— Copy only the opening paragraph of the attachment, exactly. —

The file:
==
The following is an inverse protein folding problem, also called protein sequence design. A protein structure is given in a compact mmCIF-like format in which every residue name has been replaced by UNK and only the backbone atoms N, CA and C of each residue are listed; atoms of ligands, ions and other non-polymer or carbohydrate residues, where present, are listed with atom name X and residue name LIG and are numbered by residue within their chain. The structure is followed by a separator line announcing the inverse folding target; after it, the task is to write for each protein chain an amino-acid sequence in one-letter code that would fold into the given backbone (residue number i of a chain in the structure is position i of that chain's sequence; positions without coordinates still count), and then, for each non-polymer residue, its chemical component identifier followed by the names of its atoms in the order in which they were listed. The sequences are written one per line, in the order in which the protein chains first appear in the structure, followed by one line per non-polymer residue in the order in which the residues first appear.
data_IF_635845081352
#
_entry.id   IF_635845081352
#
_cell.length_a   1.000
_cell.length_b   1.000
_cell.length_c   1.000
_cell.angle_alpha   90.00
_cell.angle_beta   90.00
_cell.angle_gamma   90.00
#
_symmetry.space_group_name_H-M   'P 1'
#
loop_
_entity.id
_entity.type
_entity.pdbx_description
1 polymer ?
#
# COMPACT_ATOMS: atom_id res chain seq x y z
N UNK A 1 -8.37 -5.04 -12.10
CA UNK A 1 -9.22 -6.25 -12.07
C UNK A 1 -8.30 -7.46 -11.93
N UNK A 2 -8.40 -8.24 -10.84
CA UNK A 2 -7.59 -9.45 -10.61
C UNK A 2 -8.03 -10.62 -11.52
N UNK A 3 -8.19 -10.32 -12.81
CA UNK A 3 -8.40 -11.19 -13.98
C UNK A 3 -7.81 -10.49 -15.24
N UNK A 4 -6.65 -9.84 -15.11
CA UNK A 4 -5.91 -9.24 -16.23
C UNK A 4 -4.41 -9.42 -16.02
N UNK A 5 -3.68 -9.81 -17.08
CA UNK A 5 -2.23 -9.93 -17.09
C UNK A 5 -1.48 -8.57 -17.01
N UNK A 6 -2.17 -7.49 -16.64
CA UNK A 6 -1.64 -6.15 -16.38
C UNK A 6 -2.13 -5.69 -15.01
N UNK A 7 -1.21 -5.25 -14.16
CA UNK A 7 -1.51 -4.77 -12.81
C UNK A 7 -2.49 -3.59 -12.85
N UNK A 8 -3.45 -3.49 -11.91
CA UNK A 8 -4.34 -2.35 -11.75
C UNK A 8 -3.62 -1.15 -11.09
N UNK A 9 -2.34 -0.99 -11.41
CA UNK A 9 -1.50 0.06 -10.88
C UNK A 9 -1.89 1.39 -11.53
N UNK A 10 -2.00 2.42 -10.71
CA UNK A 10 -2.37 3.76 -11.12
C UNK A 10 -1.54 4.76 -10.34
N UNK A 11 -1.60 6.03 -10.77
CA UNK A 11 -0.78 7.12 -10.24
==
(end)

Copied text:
The following is an inverse protein folding problem, also called protein sequence design. A protein structure is given in a compact mmCIF-like format in which every residue name has been replaced by UNK and only the backbone atoms N, CA and C of each residue are listed; atoms of ligands, ions and other non-polymer or carbohydrate residues, where present, are listed with atom name X and residue name LIG and are numbered by residue within their chain. The structure is followed by a separator line announcing the inverse folding target; after it, the task is to write for each protein chain an amino-acid sequence in one-letter code that would fold into the given backbone (residue number i of a chain in the structure is position i of that chain's sequence; positions without coordinates still count), and then, for each non-polymer residue, its chemical component identifier followed by the names of its atoms in the order in which they were listed. The sequences are written one per line, in the order in which the protein chains first appear in the structure, followed by one line per non-polymer residue in the order in which the residues first appear.